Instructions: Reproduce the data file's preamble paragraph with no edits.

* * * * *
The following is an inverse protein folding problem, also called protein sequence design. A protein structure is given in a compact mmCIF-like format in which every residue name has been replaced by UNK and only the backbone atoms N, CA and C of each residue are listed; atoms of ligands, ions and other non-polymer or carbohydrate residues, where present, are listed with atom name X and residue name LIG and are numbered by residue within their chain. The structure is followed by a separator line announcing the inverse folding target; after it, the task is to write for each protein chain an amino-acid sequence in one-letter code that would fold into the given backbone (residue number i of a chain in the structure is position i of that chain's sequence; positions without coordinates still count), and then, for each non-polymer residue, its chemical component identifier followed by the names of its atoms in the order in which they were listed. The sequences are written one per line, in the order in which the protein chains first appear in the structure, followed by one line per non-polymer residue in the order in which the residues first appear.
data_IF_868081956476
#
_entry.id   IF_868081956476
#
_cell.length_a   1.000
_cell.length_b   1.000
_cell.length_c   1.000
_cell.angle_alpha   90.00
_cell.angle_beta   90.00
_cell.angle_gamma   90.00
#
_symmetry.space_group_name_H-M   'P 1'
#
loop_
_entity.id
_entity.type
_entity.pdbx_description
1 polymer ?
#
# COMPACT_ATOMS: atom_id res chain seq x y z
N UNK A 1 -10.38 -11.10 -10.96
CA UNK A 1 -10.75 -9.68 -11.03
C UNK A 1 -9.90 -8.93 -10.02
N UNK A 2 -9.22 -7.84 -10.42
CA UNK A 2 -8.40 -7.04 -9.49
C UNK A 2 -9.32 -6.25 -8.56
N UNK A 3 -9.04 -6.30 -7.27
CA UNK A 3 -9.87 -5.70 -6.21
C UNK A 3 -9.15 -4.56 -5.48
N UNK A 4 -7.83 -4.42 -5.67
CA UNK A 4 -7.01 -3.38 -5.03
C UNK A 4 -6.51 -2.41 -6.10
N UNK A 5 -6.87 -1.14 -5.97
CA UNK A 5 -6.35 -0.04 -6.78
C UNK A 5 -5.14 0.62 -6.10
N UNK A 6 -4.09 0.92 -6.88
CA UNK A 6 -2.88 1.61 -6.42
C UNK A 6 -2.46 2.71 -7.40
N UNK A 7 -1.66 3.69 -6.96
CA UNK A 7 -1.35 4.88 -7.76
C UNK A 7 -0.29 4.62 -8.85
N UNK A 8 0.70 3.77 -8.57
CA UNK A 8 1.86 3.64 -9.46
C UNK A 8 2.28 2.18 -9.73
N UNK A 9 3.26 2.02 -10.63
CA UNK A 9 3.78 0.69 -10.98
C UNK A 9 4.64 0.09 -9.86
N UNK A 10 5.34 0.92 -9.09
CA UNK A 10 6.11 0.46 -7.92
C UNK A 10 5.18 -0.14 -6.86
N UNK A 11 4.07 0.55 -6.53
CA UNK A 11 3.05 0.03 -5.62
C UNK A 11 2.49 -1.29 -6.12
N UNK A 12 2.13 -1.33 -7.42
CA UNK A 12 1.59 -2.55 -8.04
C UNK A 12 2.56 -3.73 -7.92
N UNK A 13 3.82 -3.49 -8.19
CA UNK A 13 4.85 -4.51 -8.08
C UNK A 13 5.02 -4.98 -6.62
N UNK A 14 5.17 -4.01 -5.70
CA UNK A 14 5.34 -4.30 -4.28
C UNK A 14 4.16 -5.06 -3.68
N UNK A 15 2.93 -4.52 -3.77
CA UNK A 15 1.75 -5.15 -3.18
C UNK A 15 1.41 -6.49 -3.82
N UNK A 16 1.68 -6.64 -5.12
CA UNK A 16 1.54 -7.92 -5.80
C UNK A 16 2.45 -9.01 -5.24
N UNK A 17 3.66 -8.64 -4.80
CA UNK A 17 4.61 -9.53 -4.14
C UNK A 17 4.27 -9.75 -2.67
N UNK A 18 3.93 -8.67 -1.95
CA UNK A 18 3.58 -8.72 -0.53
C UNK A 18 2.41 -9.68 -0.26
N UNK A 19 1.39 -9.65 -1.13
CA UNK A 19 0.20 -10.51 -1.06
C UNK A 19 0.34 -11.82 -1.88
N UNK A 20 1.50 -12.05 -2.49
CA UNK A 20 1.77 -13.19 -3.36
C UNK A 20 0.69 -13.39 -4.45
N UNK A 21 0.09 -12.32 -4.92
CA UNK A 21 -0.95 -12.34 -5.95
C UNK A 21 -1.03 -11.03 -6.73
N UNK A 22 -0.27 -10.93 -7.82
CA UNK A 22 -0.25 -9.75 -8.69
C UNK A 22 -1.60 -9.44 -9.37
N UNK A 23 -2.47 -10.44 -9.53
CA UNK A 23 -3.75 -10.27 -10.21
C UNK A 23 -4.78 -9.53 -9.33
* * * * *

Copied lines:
The following is an inverse protein folding problem, also called protein sequence design. A protein structure is given in a compact mmCIF-like format in which every residue name has been replaced by UNK and only the backbone atoms N, CA and C of each residue are listed; atoms of ligands, ions and other non-polymer or carbohydrate residues, where present, are listed with atom name X and residue name LIG and are numbered by residue within their chain. The structure is followed by a separator line announcing the inverse folding target; after it, the task is to write for each protein chain an amino-acid sequence in one-letter code that would fold into the given backbone (residue number i of a chain in the structure is position i of that chain's sequence; positions without coordinates still count), and then, for each non-polymer residue, its chemical component identifier followed by the names of its atoms in the order in which they were listed. The sequences are written one per line, in the order in which the protein chains first appear in the structure, followed by one line per non-polymer residue in the order in which the residues first appear.